Growth over 70% since early 2019… A tech stock? No, it’s Nike which has transitioned from a conventional consumer brand, selling most of its merchandise wholesale to major retailers and operating a few of its own stores, to becoming a brand that’s built around memberships and digital technology, including the acquisition of SaaS businesses through M&A and a high focus on Artificial Intelligence and data science. Nike is getting obsessed with the customer journey.

Last year Nike hired the new President and CEO, John J. Donahoe II, from a SaaS company. If you read the transcript of last earning call, you can realise how Nike is starting to talk like a SaaS business:

  • “product innovation roadmap”
  • “app ecosystem”
  • “creation of a consistent end-to-end technology platform”
  • “vision for the marketplace, a digitally connected experience, where membership is a true differentiator”


Starbucks has been a non-tech pioneer in learning from Google, Apple, Amazon and the rest of the SaaS industry. What did it learn? First of all, as pointed out in “Subscribed” by Tien Tzuo,  it’s the ID. They all have Dashboards that let them see what their customers are doing, so they can make smarter decisions around where to allocate resources and which new services to spin up – in Starbucks case, maybe it’s how many drink rewards “stars” to give out, or where to open a new store.

The Gmail team has the dashboard, Netflix has it, …, Nike and Starbucks are doing the same. Who’s the next: Coke, L’Oréal, Nestlé?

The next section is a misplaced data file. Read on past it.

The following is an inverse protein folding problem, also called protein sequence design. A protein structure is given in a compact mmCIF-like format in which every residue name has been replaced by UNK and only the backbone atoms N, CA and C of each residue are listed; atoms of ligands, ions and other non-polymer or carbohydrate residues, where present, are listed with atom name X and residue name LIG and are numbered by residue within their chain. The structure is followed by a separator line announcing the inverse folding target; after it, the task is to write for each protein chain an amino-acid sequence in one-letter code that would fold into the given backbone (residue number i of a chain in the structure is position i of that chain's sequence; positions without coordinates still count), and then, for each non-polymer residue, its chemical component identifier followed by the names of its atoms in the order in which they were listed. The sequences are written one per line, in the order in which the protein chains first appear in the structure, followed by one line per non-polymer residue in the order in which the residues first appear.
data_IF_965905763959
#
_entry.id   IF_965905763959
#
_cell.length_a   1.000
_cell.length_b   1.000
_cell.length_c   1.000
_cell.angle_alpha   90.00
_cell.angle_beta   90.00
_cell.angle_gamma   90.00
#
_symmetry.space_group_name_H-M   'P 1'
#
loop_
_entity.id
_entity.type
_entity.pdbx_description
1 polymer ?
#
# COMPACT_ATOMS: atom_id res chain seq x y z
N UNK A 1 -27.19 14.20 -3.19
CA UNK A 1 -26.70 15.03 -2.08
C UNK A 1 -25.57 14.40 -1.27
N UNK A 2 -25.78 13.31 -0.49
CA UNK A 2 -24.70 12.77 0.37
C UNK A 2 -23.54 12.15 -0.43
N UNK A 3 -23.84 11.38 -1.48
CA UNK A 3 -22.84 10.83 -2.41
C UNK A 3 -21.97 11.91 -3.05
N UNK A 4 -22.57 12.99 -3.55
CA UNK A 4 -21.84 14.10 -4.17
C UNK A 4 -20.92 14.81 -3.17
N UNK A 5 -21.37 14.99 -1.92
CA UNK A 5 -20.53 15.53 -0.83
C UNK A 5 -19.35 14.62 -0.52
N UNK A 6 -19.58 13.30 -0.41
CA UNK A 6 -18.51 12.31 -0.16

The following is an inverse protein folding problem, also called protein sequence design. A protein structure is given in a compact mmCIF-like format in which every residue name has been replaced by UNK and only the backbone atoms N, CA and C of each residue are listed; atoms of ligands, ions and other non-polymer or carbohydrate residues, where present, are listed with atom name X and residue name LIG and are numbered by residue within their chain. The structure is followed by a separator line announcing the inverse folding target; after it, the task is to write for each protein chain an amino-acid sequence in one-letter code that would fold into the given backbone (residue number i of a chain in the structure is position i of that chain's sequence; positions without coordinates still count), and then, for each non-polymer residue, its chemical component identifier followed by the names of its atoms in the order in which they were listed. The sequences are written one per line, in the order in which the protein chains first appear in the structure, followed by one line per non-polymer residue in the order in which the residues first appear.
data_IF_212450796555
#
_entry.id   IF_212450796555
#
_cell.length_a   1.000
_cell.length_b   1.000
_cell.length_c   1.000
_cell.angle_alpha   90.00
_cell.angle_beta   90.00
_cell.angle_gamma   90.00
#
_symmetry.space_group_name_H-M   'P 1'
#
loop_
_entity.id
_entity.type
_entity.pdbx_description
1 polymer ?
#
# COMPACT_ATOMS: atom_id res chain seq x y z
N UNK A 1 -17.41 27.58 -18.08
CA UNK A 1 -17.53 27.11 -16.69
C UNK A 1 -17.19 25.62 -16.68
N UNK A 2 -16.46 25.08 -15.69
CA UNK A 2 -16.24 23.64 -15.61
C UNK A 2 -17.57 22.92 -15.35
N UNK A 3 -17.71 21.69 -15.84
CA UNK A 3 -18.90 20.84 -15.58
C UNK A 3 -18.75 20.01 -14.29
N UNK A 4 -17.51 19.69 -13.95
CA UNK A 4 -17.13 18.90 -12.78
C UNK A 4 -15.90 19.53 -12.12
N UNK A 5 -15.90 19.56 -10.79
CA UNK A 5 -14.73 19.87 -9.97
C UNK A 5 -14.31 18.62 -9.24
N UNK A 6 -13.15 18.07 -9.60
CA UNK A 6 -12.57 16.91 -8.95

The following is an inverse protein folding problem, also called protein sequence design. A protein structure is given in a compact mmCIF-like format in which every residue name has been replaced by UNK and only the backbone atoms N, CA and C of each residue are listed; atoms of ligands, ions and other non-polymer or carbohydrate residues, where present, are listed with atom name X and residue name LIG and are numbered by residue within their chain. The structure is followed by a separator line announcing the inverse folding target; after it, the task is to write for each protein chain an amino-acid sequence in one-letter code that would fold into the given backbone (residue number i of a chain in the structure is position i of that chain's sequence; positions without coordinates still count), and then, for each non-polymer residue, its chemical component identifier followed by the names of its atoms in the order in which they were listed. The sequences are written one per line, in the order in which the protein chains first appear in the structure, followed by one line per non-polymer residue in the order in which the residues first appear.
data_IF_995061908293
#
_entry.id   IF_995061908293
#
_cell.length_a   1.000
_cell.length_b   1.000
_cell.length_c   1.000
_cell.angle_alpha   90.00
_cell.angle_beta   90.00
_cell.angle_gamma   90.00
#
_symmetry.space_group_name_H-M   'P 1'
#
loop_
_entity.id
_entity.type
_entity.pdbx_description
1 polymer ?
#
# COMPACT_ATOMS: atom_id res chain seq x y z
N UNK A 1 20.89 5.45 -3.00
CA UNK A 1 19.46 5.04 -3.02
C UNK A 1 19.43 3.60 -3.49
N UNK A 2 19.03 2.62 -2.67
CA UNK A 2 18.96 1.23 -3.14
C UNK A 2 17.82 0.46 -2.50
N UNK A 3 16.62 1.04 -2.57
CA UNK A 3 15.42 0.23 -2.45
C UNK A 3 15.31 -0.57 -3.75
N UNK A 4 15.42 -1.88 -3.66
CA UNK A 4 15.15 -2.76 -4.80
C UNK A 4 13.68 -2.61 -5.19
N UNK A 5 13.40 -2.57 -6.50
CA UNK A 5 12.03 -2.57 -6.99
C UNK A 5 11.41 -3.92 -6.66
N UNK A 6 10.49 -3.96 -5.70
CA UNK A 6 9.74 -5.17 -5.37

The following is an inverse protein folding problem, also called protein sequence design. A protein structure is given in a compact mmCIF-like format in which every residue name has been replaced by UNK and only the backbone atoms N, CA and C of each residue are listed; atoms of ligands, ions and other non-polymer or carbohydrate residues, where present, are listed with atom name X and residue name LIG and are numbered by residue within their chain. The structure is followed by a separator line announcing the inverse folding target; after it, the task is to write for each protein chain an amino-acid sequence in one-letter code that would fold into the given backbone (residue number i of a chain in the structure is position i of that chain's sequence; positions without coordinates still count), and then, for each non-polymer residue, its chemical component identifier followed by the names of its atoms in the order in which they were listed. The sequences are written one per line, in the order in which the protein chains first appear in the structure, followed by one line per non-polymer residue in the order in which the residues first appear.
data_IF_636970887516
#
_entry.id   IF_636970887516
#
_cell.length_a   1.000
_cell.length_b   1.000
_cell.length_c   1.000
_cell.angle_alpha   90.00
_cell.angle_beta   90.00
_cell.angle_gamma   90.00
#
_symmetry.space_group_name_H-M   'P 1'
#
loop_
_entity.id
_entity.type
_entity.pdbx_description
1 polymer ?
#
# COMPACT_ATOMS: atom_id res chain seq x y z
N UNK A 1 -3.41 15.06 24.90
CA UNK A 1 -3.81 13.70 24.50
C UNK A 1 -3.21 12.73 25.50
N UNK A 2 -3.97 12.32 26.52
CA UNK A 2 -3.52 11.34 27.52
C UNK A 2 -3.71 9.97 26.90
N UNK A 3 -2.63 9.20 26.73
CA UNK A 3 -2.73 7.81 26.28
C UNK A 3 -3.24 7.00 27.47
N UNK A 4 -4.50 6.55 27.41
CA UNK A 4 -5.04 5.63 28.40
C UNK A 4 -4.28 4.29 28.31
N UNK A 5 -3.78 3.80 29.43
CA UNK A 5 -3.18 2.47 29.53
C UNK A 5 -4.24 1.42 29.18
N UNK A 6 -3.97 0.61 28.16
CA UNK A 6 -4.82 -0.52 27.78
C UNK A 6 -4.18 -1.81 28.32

The common thread between the 4 companies is SaaSification. 

They SaaSed it up following 7 Mantras. 

Nike, Starbucks, Adobe and Microsoft have understood how the secret formula today is to follow a set of go-to-market mantras pioneered by the SaaS industry in the last 20+ years.

Companies taking over the world in some of the biggest industries are SaaS companies: Netflix, Linkedin, Uber, Spotify and Amazon, just to name a few. Not all of them run subscriptions with a regular fee like Netflix or Spotify though.

Following the Mantras of Saasification doesn’t mean necessarily moving 100% of a business into paid subscription, or even launching subscriptions at all, although the subscription model is often a big opportunity to consider, like it was for Adobe, Microsoft or for Dollar Shave Club, acquired by Unilever for 1 billion $ and taking the lead in transforming the shaving business into a subscription model.

SaaSification is For Everyone.




You do not sell a Product, You sell an Experience.

The winners today understand that the competition is not on product and marketing.

“SaaSed-up” Companies start with the Customer.

Customers today expect the Spotify and Netflix experience in all aspects of their life, personally and professionally. They expect that any desired information or service is available, on any appropriate device, in context, at their moment of need.